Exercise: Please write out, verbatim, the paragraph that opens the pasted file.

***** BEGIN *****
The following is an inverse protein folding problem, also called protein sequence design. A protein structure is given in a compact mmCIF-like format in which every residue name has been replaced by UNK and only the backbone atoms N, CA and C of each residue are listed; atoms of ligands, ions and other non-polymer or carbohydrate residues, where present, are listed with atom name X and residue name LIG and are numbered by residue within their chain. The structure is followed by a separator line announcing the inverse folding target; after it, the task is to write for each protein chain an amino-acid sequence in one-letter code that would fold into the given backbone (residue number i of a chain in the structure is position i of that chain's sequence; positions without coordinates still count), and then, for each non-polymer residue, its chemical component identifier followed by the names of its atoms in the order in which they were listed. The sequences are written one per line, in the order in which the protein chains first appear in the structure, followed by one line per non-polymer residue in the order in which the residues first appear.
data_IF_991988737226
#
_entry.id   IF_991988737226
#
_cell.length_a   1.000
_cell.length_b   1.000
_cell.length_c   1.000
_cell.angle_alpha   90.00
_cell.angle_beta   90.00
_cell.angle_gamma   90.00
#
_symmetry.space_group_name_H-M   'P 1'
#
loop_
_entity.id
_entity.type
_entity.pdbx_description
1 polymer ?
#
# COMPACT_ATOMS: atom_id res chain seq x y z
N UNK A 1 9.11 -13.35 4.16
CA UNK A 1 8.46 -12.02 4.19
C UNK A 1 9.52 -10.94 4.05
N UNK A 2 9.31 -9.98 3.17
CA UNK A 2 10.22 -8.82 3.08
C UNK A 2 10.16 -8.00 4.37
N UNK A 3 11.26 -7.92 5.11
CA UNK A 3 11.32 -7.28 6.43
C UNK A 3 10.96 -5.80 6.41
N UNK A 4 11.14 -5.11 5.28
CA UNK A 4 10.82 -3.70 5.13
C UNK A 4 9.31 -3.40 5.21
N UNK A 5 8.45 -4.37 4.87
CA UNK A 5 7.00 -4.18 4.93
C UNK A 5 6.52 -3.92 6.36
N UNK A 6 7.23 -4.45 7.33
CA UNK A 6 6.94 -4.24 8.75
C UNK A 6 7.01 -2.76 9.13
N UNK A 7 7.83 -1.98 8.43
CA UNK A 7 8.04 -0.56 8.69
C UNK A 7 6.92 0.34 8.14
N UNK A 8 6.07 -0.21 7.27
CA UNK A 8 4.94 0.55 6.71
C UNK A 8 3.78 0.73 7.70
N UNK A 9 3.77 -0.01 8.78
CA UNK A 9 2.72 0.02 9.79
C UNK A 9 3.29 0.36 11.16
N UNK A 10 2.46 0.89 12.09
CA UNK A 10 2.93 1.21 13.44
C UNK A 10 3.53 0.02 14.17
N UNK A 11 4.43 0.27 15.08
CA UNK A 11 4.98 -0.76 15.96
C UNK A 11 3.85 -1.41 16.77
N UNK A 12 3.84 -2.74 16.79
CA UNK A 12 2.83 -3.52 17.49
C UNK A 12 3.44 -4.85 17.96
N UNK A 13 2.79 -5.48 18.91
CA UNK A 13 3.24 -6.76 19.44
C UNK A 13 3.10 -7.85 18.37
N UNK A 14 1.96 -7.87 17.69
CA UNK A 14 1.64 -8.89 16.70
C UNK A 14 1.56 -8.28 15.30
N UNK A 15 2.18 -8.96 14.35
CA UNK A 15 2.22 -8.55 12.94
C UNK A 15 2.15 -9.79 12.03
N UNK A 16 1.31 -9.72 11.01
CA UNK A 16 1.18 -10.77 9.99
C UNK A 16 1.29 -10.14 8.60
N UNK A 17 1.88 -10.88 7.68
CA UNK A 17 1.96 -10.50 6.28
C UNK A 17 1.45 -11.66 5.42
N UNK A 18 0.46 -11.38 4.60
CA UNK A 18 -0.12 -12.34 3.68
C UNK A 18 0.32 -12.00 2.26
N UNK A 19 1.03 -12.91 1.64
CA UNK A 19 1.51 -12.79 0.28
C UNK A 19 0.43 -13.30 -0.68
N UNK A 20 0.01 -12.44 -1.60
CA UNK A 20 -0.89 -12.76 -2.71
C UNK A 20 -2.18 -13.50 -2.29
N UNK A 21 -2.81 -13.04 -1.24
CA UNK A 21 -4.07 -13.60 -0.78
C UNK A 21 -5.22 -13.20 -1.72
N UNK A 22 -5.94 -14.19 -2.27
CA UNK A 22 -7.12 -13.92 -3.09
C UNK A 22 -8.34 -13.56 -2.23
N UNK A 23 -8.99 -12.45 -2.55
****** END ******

The following is an inverse protein folding problem, also called protein sequence design. A protein structure is given in a compact mmCIF-like format in which every residue name has been replaced by UNK and only the backbone atoms N, CA and C of each residue are listed; atoms of ligands, ions and other non-polymer or carbohydrate residues, where present, are listed with atom name X and residue name LIG and are numbered by residue within their chain. The structure is followed by a separator line announcing the inverse folding target; after it, the task is to write for each protein chain an amino-acid sequence in one-letter code that would fold into the given backbone (residue number i of a chain in the structure is position i of that chain's sequence; positions without coordinates still count), and then, for each non-polymer residue, its chemical component identifier followed by the names of its atoms in the order in which they were listed. The sequences are written one per line, in the order in which the protein chains first appear in the structure, followed by one line per non-polymer residue in the order in which the residues first appear.